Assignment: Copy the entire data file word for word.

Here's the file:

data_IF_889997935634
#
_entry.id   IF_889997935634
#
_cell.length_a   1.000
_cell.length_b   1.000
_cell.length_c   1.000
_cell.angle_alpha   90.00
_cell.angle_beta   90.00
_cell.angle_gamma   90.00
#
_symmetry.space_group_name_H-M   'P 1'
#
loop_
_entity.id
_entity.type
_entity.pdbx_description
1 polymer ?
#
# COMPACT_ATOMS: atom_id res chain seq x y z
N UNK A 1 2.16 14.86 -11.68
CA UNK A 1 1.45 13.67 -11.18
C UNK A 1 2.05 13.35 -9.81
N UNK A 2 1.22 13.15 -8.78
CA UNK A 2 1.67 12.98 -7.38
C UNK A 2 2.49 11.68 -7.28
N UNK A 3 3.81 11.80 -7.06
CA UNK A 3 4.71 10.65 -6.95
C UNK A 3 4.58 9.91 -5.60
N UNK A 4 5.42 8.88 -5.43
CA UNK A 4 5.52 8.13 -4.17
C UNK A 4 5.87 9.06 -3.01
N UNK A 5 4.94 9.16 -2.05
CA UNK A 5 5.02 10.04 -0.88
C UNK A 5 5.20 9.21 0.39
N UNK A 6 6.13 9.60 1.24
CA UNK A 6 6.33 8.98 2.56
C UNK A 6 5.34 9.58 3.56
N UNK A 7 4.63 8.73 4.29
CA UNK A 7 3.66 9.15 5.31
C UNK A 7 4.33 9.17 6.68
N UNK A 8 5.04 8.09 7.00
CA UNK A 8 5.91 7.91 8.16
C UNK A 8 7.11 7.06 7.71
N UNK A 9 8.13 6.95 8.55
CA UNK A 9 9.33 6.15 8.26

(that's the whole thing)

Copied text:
data_IF_889997935634
#
_entry.id   IF_889997935634
#
_cell.length_a   1.000
_cell.length_b   1.000
_cell.length_c   1.000
_cell.angle_alpha   90.00
_cell.angle_beta   90.00
_cell.angle_gamma   90.00
#
_symmetry.space_group_name_H-M   'P 1'
#
loop_
_entity.id
_entity.type
_entity.pdbx_description
1 polymer ?
#
# COMPACT_ATOMS: atom_id res chain seq x y z
N UNK A 1 2.16 14.86 -11.68
CA UNK A 1 1.45 13.67 -11.18
C UNK A 1 2.05 13.35 -9.81
N UNK A 2 1.22 13.15 -8.78
CA UNK A 2 1.67 12.98 -7.38
C UNK A 2 2.49 11.68 -7.28
N UNK A 3 3.81 11.80 -7.06
CA UNK A 3 4.71 10.65 -6.95
C UNK A 3 4.58 9.91 -5.60
N UNK A 4 5.42 8.88 -5.43
CA UNK A 4 5.52 8.13 -4.17
C UNK A 4 5.87 9.06 -3.01
N UNK A 5 4.94 9.16 -2.05
CA UNK A 5 5.02 10.04 -0.88
C UNK A 5 5.20 9.21 0.39
N UNK A 6 6.13 9.60 1.24
CA UNK A 6 6.33 8.98 2.56
C UNK A 6 5.34 9.58 3.56
N UNK A 7 4.63 8.73 4.29
CA UNK A 7 3.66 9.15 5.31
C UNK A 7 4.33 9.17 6.68
N UNK A 8 5.04 8.09 7.00
CA UNK A 8 5.91 7.91 8.16
C UNK A 8 7.11 7.06 7.71
N UNK A 9 8.13 6.95 8.55
CA UNK A 9 9.33 6.15 8.26